An argument for Leadership


I recently read the article entitled "New Year, Less 'Leadership'" published on January 19, 2017. As I delved into the subject matter, I found myself feeling attacked to some degree. Who is this person writing for my school newspaper telling me that leadership at our school is a farce? Pulling one word quotes from our school website and ridiculing our president's X-Ring speech? However, my frustration quickly turned to motivation as I realized that an article published by our school newspaper would be best responded to through the same medium.

Thus my drafting began, and with no experience writing any sort of newspaper article I sought out some people I consider leaders in writing on campus. I talked to them and bounced my ideas off them, comparing them to the original article points I wished to disprove on behalf of those of us that believe that leadership should be a pillar of any academic institution.

I needed to show the campus that we are all leaders, whether we like it or not, and we have the opportunity to enhance or detract from our environment as we choose. I was compelled to demonstrate my own critical thought honed in Philosophy 100 to show the inconsistency of the author’s argument. I wished to address The Xaverian Weekly's choice to feature the crest of our Athletic Leadership Academy in this article. This is my way of showing leadership and defending my values.

Now I would like to clarify that my definition of leadership is not inherently positive or negative. Although nowadays the connotation of leadership tends to be good, we can find many objective examples of leaders who have had negative effects on their constituencies. Keeping this in mind, the leadership that I refer to in this argument is merely the act of 'leading' or having your actions and words affect other people.

Moving onto my arguments though, in our society today there is rarely a moment when a person is not being observed in some capacity. Whether that be sitting in class, walking around town, or having some drinks with friends, all of our actions are constantly being noted. So by definition, we are all role models of a sort for the people who surround us. As role models, we provide examples of both acceptable and unacceptable ways to conduct ourselves.

From this definition, it is clearly fallacious to think the effect of leadership is negated simply because if everyone is a leader, then no one is - it sounds more like a childish cop-out when you say it like that. I am reminded of Syndrome from The Incredibles, whose focus on others blinded him to his own power for good. In my mind, performing an action in the public forum could be considered leading, or even performing an action in private that affects the public, knowingly or not.

The article mentioned the logical inconsistency of having everyone be a leader. The author argues that it is logically false to have everyone be a leader, because having leaders necessitates having followers. But there is no proposition claiming that a leader cannot be both a leader and follower.  I believe by necessity leaders must be followers as well in order to truly affect those they wish to lead. The best leaders do not put themselves above those they work with, but instead unify the feeling of the group from within. In order to be accepted within, they must also follow the culture and standards set by the group.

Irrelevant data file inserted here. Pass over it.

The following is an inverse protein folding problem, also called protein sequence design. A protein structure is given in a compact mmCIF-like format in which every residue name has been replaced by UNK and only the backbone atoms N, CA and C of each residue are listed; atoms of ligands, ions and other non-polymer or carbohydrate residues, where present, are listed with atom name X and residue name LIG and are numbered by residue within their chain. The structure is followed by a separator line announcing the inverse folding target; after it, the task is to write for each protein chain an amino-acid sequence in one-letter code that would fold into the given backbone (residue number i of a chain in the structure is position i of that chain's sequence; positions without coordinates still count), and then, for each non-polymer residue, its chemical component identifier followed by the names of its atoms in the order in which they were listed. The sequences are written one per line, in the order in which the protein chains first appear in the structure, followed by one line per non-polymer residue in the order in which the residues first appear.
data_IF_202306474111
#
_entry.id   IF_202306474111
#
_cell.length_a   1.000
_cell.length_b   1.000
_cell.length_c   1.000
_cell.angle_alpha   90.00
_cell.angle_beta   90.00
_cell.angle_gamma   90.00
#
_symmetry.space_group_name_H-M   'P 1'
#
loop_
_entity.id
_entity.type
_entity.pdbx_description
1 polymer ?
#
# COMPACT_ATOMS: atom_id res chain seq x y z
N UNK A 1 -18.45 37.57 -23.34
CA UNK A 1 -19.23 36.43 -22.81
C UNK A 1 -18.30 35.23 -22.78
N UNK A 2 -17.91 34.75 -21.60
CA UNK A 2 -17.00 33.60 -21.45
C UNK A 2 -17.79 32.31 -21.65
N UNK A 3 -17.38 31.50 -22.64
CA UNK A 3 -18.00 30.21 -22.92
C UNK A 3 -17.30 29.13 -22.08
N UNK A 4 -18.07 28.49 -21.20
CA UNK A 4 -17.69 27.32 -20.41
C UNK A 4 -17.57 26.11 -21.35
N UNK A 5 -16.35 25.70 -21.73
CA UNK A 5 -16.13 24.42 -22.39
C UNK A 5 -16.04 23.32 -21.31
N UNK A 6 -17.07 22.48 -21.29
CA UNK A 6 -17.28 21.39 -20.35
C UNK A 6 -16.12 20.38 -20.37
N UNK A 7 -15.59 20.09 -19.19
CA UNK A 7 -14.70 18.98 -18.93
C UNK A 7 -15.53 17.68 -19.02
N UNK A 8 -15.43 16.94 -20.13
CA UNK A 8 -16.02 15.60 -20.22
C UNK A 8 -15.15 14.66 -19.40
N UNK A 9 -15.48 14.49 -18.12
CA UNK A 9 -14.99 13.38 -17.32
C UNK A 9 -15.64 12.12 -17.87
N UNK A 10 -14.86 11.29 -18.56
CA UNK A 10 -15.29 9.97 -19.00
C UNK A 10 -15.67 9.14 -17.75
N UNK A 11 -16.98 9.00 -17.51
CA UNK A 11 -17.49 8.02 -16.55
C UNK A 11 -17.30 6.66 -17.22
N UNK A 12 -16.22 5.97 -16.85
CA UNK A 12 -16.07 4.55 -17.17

Additionally, StFX does not claim to make everyone in the world a leader, merely its students. Incoming students could already be considered leaders as they chose to attend a fairly remote school, which is apart from the norm. While on campus, my own anecdotal evidence finds that there are much higher numbers of social interactions per day than at larger schools. These interactions help train us in creating relationships, which is a vital skill for any aspiring leader.

And even if this compelling evidence does not convince you, if you adhered to the rule of generosity you would surely understand that regardless of the slogans of our university’s leadership campaign, there is no way that they truly believe everyone is going to become a model, idealistic, leadership prototype. For that to be a legitimate expectation is sorely far from all likelihood. Rather, everyone who leaves this school will have a better understanding of how to lead in their own, small way to positively impact their environments.

Though my critique of the article is finished, I have one final point to make. I’m disappointed in The Xaverian Weekly’s choice to feature the crest of the StFX Leadership Academy on this article about the concept of student-wide leadership on campus. The Leadership Academy is a thoroughly vetted program with counterparts at post-secondary institutions across North America.

I believe leadership is largely about education and the Leadership Academy presents a great opportunity to receive that education for those given the chance to participate. Creating compelled leaders will allow more people to empower themselves to lead whether as the ‘Rah, rah!’ kind, the kind that stay firmly grounded during a storm, or anywhere in between. That is how you create an open culture where ideas can be discussed and opinions shared.

Ultimately, I agree with some of the sentiment of the original article; I think StFX talks a big game about leadership. I truly believe there are people in this school working to unlock the leadership capabilities of the self-selecting student body that attends this fantastic institution. Our knowledge of those people should motivate us to reach that high leadership potential that they desire for us to achieve. Though I respect any conflicting opinion, I would urge you to think about how your opinion will shape the opinions of those you share it with. After all, in the age of communication, we are all leaders.